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Analyst: Big Media Buyouts Of Game Publishers? Not So Fast

The recession has brought with it plenty of increased buyout buzz -- are major media companies like Disney or Viacom going to consider buying big game publishers? Lazard analyst Colin Sebastian tells Gamasutra that the power of networked gaming plays a ro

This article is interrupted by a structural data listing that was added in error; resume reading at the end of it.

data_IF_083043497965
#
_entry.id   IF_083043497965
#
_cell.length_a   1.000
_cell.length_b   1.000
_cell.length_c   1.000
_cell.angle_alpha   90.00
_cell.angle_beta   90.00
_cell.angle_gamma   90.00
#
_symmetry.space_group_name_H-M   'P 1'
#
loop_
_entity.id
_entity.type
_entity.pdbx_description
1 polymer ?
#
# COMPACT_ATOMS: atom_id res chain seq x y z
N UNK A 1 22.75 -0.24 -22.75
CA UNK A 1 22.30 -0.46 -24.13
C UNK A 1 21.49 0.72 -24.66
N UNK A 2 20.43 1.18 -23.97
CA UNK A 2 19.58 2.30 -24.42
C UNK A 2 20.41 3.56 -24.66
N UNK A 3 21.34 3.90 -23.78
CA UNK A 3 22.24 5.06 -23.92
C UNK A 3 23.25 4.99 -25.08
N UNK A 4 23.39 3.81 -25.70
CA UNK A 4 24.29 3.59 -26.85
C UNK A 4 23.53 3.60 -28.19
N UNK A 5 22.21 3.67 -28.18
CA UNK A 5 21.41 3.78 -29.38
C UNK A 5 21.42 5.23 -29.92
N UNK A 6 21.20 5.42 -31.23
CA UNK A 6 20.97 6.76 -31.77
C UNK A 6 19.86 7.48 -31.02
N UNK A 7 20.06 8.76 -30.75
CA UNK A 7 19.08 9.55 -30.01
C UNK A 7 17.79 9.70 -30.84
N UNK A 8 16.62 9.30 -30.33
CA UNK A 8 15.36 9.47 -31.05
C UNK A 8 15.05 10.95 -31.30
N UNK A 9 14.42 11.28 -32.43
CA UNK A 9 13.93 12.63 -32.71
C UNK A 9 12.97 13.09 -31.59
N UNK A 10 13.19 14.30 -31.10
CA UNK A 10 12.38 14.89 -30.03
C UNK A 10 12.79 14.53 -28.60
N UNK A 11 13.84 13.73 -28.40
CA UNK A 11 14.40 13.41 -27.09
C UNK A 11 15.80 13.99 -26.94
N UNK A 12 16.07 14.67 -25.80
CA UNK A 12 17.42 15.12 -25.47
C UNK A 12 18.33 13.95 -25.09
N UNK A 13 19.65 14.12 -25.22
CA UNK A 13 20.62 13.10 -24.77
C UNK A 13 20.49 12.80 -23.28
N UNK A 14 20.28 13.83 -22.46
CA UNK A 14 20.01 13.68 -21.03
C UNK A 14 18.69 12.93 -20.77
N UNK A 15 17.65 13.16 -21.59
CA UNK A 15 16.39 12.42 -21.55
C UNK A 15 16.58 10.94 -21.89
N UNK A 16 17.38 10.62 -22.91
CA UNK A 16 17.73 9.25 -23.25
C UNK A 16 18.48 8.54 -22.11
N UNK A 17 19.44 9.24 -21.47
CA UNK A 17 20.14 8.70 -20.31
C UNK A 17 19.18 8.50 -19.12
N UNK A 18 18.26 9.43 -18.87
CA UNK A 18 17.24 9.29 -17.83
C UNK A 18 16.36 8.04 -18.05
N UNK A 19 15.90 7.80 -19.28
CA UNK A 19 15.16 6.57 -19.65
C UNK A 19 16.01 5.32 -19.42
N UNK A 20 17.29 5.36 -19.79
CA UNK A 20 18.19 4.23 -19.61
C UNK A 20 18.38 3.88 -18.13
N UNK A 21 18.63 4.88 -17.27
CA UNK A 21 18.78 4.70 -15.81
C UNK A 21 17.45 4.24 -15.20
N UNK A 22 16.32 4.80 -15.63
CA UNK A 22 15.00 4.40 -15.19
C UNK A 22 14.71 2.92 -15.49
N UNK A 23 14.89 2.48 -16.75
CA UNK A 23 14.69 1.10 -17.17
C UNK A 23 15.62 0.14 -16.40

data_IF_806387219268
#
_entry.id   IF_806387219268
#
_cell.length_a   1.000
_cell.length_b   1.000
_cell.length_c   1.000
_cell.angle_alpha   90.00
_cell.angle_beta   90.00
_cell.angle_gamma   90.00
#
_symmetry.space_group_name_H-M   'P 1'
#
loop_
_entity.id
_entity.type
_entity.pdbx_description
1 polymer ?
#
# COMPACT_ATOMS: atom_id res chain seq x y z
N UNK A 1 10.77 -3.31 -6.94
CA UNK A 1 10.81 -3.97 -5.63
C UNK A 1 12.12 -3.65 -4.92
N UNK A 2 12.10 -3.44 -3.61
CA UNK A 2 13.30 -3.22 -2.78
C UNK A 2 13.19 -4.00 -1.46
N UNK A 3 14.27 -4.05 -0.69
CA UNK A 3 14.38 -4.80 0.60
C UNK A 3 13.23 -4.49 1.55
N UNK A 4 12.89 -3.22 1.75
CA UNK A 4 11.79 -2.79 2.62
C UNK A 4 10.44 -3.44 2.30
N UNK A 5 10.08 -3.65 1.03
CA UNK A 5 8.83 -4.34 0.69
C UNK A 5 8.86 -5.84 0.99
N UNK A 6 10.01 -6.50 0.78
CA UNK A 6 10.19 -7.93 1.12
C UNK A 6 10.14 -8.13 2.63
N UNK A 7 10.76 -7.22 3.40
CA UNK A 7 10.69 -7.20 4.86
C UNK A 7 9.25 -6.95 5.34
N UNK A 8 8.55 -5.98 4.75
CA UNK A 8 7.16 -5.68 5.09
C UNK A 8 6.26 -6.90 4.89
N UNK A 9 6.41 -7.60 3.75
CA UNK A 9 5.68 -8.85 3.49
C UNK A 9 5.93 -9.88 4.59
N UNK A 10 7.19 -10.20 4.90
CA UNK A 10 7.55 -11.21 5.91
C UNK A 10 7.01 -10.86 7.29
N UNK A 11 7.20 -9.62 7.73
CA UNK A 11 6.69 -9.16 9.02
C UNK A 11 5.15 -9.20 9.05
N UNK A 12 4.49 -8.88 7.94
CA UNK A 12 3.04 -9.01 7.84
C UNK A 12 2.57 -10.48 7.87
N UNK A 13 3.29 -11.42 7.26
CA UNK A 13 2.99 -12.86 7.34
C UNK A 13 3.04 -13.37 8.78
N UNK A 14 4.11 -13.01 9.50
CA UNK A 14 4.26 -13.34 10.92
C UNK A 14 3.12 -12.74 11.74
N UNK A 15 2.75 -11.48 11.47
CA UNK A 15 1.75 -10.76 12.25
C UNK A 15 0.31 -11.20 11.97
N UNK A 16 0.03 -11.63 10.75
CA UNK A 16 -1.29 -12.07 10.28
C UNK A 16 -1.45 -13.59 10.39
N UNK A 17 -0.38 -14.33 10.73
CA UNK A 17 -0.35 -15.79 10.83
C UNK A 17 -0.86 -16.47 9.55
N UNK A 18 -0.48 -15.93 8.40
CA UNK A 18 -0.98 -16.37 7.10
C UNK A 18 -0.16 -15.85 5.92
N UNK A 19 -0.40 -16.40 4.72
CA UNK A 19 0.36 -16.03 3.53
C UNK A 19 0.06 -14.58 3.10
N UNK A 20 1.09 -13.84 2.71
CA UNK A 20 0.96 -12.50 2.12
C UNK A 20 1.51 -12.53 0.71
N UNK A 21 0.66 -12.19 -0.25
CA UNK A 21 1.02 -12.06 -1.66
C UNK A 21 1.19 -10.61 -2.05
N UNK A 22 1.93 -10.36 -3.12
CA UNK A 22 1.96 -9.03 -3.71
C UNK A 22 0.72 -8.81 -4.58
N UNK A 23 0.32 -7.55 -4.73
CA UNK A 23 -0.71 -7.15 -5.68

The recession has brought with it plenty of increased buyout buzz, as weakened larger game companies seek smaller studios at low prices to help bolster their strategy. For example, at 2007's end, Atari, EA, A2M and Codemasters were just a few of the existing game companies making smaller acquisitions. But talk among analysts and finance media has widely suggested that major game publishers, many of which are now seeing much lower-than-usual share values, might themselves become the target of acquisitions. These could come from even larger tech and media organizations seeking to add video games to their profiles, or bolster their existing industry efforts. So why would major media companies like Fox, Disney or Viacom consider further increasing their portfolio buying big, existing game publishers? "There are numerous reasons why larger media companies are showing interest in video game companies," says Lazard Capital Markets analyst Colin Sebastian, talking exclusively to Gamasutra. "For one, the faster growth expected from interactive entertainment contrasted against the more mature filmed entertainment and television businesses," he says. "Secondly, moving towards an internet-centric media landscape, the monetization of games on a broadband platform has proven to be more successful than many of the attempts to migrate traditional media and videos online," Sebastian adds. The "network effects" and higher user engagement that multiplayer gaming offers looks like a big win to many media companies, Sebastian explains, and plays a large role in the increased attention to the video game space in a time when those companies are formulating key long-term survival strategies. So does that mean that we can expect to see, for example, Disney making a bid for Electronic Arts, as the Wall Street Journal speculated they should last month? Although he declined to comment on specific organizations, Sebastian suggested that large media and game company deals are an idea on the horizon, not a wolf at the door. "I wouldn't necessarily conclude that any big deals are imminent. The media companies themselves face depressed valuations, the credit markets are still tight, and speculation about massive consolidation of the video game industry has been around for years," he says.

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